So, I recently finished (for certain values of "finished") my Google Summer of Code grant. It was very fun, stressful, and eye opening. I learned a LOT. A lot more than I could possibly encompass in a single (or infinite, really) blog post, and way more than the realm of computer hackery involves.
I remember starting the project, getting my SVN commit bit, svn co'ing the code, and going "Holy shit. I am in WAY over my head." But I kept at it. I was stubborn, and MOST important, asked incessant questions, probably much to the chagrin of my mentor and the very kind souls that held my hand through all of this.
I finally got my head wrapped around most of the code, and went, "hey! I kick ass! I'm contributing, I'm smart, I'm getting things done, I'm good enough, and gosh darn it people like me!." Then we got into stage two. The process preeeetty much started all over again. I had no idea where I was, I was writings tests for things I didn't quite understand, and did a great deal of staring at my computer screen. I wasn't, however, committing to the wrong places or fucking up the repo (as much) anymore! Progress was being made. Slow, but there.
This really opened up a lot of doors for me. It got my name out, it got people in touch with me I've never heard of before, opened doors I'd never thought of before, and one of the most incredible bits was it got me a job with the most kind Mr. Jay Kuri, the overlord of this here site. It put me on track to having a career in this field, to be quite frank.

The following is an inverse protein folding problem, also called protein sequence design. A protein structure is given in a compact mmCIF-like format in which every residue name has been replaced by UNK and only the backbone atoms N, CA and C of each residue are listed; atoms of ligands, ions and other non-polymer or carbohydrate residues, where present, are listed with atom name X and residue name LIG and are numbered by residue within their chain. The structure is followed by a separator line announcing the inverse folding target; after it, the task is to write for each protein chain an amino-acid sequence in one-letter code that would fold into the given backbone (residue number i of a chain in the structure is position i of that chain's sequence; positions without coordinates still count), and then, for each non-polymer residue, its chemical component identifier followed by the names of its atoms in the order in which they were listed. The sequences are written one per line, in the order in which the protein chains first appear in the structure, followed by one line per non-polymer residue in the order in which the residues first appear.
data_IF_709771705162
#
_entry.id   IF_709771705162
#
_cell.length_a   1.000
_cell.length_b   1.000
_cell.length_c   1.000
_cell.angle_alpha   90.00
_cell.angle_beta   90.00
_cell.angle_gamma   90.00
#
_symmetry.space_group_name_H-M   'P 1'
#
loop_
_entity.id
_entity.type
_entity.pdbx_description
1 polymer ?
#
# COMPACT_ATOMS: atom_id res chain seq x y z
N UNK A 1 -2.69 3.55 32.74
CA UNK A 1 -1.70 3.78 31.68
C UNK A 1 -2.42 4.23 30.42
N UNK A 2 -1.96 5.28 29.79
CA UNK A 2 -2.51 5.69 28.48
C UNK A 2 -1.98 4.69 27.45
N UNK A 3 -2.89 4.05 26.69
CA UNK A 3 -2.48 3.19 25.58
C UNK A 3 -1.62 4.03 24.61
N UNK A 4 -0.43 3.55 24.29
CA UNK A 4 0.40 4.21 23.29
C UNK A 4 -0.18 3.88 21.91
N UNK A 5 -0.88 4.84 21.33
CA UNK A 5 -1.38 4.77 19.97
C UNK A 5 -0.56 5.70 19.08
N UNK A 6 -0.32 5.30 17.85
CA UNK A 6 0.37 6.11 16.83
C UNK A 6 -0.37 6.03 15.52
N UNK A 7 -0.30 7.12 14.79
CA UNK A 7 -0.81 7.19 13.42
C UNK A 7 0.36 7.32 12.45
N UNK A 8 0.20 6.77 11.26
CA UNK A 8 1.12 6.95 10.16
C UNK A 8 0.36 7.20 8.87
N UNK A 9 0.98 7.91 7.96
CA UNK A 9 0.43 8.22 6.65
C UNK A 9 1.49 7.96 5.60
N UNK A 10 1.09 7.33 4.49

Things continued to progress, up and down, good things happened, bad things happened, I got stressed, I conquered things. Not NEARLY enough was done in my opinion, and I take complete blame for this. I can't blame it on yak shaving, because, how much money is made off of yak shaving alone in people's careers on a daily basis? Contracts are often based solely on this concept alone. It's a necessary skill, just like learning how to milk Google and say "no" to that final beer.
What DID happen was we got the API cleaned up, got the community aware, involved, and a lacking part of the Helper API some love, and energy. A lot is left to do, but I've given myself (and many others who have and in the future will contribute) a great platform to go off of. It's not quite the claim to fame I wanted it to end up to be, but hey, like I said, I learned things here I may never have learned otherwise.
The moral of the story is, software is good/bad. It takes a long time to get things to a point where the public can use it. Even then, things break, and horribly. This is where a true programmer's skills shine, in the trenches, tired, without all his (or her) tools, and some bubble gum and duct tape. People come and go, and programming is merely a means to an end.
I've learned that computers and their problems are dealt with using your brain, and if you're lucky, perl. Even then, it's up to YOU to give perl the right directions and avenues to go down. Google Summer of Code gave me an insight into this, and in the end, taught me more about the lifestyle of a successful programming community than the programming involved in itself.